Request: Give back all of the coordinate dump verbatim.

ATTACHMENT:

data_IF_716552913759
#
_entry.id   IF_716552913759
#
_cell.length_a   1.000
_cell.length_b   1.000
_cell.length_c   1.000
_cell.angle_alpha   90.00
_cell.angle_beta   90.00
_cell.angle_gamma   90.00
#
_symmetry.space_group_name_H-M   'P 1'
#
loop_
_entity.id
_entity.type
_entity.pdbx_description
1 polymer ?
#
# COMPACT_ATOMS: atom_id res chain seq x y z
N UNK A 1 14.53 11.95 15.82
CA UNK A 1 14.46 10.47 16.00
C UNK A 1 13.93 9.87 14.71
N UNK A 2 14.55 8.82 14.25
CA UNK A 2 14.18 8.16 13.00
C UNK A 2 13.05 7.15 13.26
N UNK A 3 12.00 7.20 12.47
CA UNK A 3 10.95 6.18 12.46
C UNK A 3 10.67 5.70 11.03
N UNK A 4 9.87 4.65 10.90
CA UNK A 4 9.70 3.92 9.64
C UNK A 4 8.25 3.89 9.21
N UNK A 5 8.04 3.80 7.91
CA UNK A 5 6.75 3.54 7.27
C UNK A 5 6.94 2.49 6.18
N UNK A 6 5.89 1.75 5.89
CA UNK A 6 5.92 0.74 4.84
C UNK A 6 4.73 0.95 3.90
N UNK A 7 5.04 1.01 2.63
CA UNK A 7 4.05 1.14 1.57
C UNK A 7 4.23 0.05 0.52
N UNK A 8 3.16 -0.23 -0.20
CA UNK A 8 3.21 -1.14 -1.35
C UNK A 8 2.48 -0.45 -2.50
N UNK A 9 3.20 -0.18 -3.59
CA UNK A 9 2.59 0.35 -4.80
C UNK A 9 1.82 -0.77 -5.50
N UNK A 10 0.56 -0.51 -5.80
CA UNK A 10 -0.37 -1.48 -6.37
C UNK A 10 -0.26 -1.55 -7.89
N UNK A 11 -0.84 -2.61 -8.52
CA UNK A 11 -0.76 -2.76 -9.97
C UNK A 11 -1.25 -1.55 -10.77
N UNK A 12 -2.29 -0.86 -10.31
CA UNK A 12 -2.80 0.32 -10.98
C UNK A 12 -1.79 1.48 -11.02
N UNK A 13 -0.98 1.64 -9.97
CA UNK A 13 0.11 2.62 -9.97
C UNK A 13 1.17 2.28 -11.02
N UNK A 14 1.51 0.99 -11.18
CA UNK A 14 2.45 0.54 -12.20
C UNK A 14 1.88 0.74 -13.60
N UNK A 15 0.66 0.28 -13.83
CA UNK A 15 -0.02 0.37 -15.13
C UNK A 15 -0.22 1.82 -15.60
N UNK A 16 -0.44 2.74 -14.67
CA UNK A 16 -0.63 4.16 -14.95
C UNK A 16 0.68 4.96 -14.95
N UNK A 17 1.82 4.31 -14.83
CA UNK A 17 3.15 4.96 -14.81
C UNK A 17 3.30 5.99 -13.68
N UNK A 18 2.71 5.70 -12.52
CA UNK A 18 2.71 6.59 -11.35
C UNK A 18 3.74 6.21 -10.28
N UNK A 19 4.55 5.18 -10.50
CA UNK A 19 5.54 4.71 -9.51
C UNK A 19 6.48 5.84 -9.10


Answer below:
data_IF_716552913759
#
_entry.id   IF_716552913759
#
_cell.length_a   1.000
_cell.length_b   1.000
_cell.length_c   1.000
_cell.angle_alpha   90.00
_cell.angle_beta   90.00
_cell.angle_gamma   90.00
#
_symmetry.space_group_name_H-M   'P 1'
#
loop_
_entity.id
_entity.type
_entity.pdbx_description
1 polymer ?
#
# COMPACT_ATOMS: atom_id res chain seq x y z
N UNK A 1 14.53 11.95 15.82
CA UNK A 1 14.46 10.47 16.00
C UNK A 1 13.93 9.87 14.71
N UNK A 2 14.55 8.82 14.25
CA UNK A 2 14.18 8.16 13.00
C UNK A 2 13.05 7.15 13.26
N UNK A 3 12.00 7.20 12.47
CA UNK A 3 10.95 6.18 12.46
C UNK A 3 10.67 5.70 11.03
N UNK A 4 9.87 4.65 10.90
CA UNK A 4 9.70 3.92 9.64
C UNK A 4 8.25 3.89 9.21
N UNK A 5 8.04 3.80 7.91
CA UNK A 5 6.75 3.54 7.27
C UNK A 5 6.94 2.49 6.18
N UNK A 6 5.89 1.75 5.89
CA UNK A 6 5.92 0.74 4.84
C UNK A 6 4.73 0.95 3.90
N UNK A 7 5.04 1.01 2.63
CA UNK A 7 4.05 1.14 1.57
C UNK A 7 4.23 0.05 0.52
N UNK A 8 3.16 -0.23 -0.20
CA UNK A 8 3.21 -1.14 -1.35
C UNK A 8 2.48 -0.45 -2.50
N UNK A 9 3.20 -0.18 -3.59
CA UNK A 9 2.59 0.35 -4.80
C UNK A 9 1.82 -0.77 -5.50
N UNK A 10 0.56 -0.51 -5.80
CA UNK A 10 -0.37 -1.48 -6.37
C UNK A 10 -0.26 -1.55 -7.89
N UNK A 11 -0.84 -2.61 -8.52
CA UNK A 11 -0.76 -2.76 -9.97
C UNK A 11 -1.25 -1.55 -10.77
N UNK A 12 -2.29 -0.86 -10.31
CA UNK A 12 -2.80 0.32 -10.98
C UNK A 12 -1.79 1.48 -11.02
N UNK A 13 -0.98 1.64 -9.97
CA UNK A 13 0.11 2.62 -9.97
C UNK A 13 1.17 2.28 -11.02
N UNK A 14 1.51 0.99 -11.18
CA UNK A 14 2.45 0.54 -12.20
C UNK A 14 1.88 0.74 -13.60
N UNK A 15 0.66 0.28 -13.83
CA UNK A 15 -0.02 0.37 -15.13
C UNK A 15 -0.22 1.82 -15.60
N UNK A 16 -0.44 2.74 -14.67
CA UNK A 16 -0.63 4.16 -14.95
C UNK A 16 0.68 4.96 -14.95
N UNK A 17 1.82 4.31 -14.83
CA UNK A 17 3.15 4.96 -14.81
C UNK A 17 3.30 5.99 -13.68
N UNK A 18 2.71 5.70 -12.52
CA UNK A 18 2.71 6.59 -11.35
C UNK A 18 3.74 6.21 -10.28
N UNK A 19 4.55 5.18 -10.50
CA UNK A 19 5.54 4.71 -9.51
C UNK A 19 6.48 5.84 -9.10